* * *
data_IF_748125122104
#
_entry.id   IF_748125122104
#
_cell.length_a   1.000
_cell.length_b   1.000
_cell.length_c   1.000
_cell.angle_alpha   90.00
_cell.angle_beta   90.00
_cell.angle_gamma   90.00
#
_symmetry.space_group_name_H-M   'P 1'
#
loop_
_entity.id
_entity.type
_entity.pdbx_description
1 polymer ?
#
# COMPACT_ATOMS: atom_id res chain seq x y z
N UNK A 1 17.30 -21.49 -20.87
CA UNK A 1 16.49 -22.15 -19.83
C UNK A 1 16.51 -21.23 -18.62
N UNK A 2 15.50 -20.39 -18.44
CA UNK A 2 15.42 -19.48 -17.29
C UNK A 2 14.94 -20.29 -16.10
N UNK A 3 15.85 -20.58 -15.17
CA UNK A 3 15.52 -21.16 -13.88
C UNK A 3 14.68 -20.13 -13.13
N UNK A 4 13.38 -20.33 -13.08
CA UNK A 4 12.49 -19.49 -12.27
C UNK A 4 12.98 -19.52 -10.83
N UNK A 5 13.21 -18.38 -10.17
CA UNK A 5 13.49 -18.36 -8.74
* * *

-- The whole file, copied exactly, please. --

data_IF_748125122104
#
_entry.id   IF_748125122104
#
_cell.length_a   1.000
_cell.length_b   1.000
_cell.length_c   1.000
_cell.angle_alpha   90.00
_cell.angle_beta   90.00
_cell.angle_gamma   90.00
#
_symmetry.space_group_name_H-M   'P 1'
#
loop_
_entity.id
_entity.type
_entity.pdbx_description
1 polymer ?
#
# COMPACT_ATOMS: atom_id res chain seq x y z
N UNK A 1 17.30 -21.49 -20.87
CA UNK A 1 16.49 -22.15 -19.83
C UNK A 1 16.51 -21.23 -18.62
N UNK A 2 15.50 -20.39 -18.44
CA UNK A 2 15.42 -19.48 -17.29
C UNK A 2 14.94 -20.29 -16.10
N UNK A 3 15.85 -20.58 -15.17
CA UNK A 3 15.52 -21.16 -13.88
C UNK A 3 14.68 -20.13 -13.13
N UNK A 4 13.38 -20.33 -13.08
CA UNK A 4 12.49 -19.49 -12.27
C UNK A 4 12.98 -19.52 -10.83
N UNK A 5 13.21 -18.38 -10.17
CA UNK A 5 13.49 -18.36 -8.74